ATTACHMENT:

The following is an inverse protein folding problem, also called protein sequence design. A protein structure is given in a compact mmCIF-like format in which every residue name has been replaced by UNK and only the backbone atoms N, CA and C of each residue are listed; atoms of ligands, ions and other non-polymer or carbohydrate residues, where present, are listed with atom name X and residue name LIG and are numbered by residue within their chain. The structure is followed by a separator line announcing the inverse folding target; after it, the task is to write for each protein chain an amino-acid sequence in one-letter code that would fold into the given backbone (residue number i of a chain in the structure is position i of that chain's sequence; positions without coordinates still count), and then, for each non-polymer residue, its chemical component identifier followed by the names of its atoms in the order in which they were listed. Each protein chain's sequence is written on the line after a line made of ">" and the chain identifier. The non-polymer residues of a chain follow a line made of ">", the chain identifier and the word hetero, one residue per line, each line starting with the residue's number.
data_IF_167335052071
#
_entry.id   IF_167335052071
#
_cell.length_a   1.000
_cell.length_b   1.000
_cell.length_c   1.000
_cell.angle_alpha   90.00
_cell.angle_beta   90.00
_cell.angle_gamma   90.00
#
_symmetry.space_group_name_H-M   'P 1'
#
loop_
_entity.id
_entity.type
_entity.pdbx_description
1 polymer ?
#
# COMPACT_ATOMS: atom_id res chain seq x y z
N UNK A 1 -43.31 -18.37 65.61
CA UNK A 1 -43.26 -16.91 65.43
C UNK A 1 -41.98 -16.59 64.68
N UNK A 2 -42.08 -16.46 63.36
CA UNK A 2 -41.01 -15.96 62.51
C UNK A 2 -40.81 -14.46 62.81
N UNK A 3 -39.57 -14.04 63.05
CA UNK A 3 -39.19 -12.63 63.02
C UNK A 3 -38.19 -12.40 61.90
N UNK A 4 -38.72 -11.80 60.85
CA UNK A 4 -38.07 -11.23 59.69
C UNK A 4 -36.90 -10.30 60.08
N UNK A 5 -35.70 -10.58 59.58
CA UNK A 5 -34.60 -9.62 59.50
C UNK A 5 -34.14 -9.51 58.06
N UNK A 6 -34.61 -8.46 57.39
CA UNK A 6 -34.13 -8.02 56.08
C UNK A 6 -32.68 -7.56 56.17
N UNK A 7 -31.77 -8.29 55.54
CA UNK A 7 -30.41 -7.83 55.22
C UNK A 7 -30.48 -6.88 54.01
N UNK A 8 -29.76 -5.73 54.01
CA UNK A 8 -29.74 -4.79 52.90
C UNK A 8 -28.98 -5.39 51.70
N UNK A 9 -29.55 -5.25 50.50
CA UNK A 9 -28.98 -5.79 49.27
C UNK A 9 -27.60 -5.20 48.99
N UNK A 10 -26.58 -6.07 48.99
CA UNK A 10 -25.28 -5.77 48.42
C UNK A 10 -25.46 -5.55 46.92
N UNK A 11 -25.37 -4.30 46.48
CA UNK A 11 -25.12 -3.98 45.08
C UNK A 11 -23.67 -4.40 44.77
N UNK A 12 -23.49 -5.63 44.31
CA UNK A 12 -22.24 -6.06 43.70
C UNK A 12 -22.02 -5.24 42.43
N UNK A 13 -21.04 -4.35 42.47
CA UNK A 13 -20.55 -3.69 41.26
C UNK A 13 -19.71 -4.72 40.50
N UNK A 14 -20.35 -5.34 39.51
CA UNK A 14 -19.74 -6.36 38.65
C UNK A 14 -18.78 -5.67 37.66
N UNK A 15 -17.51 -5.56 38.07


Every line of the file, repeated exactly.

The following is an inverse protein folding problem, also called protein sequence design. A protein structure is given in a compact mmCIF-like format in which every residue name has been replaced by UNK and only the backbone atoms N, CA and C of each residue are listed; atoms of ligands, ions and other non-polymer or carbohydrate residues, where present, are listed with atom name X and residue name LIG and are numbered by residue within their chain. The structure is followed by a separator line announcing the inverse folding target; after it, the task is to write for each protein chain an amino-acid sequence in one-letter code that would fold into the given backbone (residue number i of a chain in the structure is position i of that chain's sequence; positions without coordinates still count), and then, for each non-polymer residue, its chemical component identifier followed by the names of its atoms in the order in which they were listed. Each protein chain's sequence is written on the line after a line made of ">" and the chain identifier. The non-polymer residues of a chain follow a line made of ">", the chain identifier and the word hetero, one residue per line, each line starting with the residue's number.
data_IF_167335052071
#
_entry.id   IF_167335052071
#
_cell.length_a   1.000
_cell.length_b   1.000
_cell.length_c   1.000
_cell.angle_alpha   90.00
_cell.angle_beta   90.00
_cell.angle_gamma   90.00
#
_symmetry.space_group_name_H-M   'P 1'
#
loop_
_entity.id
_entity.type
_entity.pdbx_description
1 polymer ?
#
# COMPACT_ATOMS: atom_id res chain seq x y z
N UNK A 1 -43.31 -18.37 65.61
CA UNK A 1 -43.26 -16.91 65.43
C UNK A 1 -41.98 -16.59 64.68
N UNK A 2 -42.08 -16.46 63.36
CA UNK A 2 -41.01 -15.96 62.51
C UNK A 2 -40.81 -14.46 62.81
N UNK A 3 -39.57 -14.04 63.05
CA UNK A 3 -39.19 -12.63 63.02
C UNK A 3 -38.19 -12.40 61.90
N UNK A 4 -38.72 -11.80 60.85
CA UNK A 4 -38.07 -11.23 59.69
C UNK A 4 -36.90 -10.30 60.08
N UNK A 5 -35.70 -10.58 59.58
CA UNK A 5 -34.60 -9.62 59.50
C UNK A 5 -34.14 -9.51 58.06
N UNK A 6 -34.61 -8.46 57.39
CA UNK A 6 -34.13 -8.02 56.08
C UNK A 6 -32.68 -7.56 56.17
N UNK A 7 -31.77 -8.29 55.54
CA UNK A 7 -30.41 -7.83 55.22
C UNK A 7 -30.48 -6.88 54.01
N UNK A 8 -29.76 -5.73 54.01
CA UNK A 8 -29.74 -4.79 52.90
C UNK A 8 -28.98 -5.39 51.70
N UNK A 9 -29.55 -5.25 50.50
CA UNK A 9 -28.98 -5.79 49.27
C UNK A 9 -27.60 -5.20 48.99
N UNK A 10 -26.58 -6.07 48.99
CA UNK A 10 -25.28 -5.77 48.42
C UNK A 10 -25.46 -5.55 46.92
N UNK A 11 -25.37 -4.30 46.48
CA UNK A 11 -25.12 -3.98 45.08
C UNK A 11 -23.67 -4.40 44.77
N UNK A 12 -23.49 -5.63 44.31
CA UNK A 12 -22.24 -6.06 43.70
C UNK A 12 -22.02 -5.24 42.43
N UNK A 13 -21.04 -4.35 42.47
CA UNK A 13 -20.55 -3.69 41.26
C UNK A 13 -19.71 -4.72 40.50
N UNK A 14 -20.35 -5.34 39.51
CA UNK A 14 -19.74 -6.36 38.65
C UNK A 14 -18.78 -5.67 37.66
N UNK A 15 -17.51 -5.56 38.07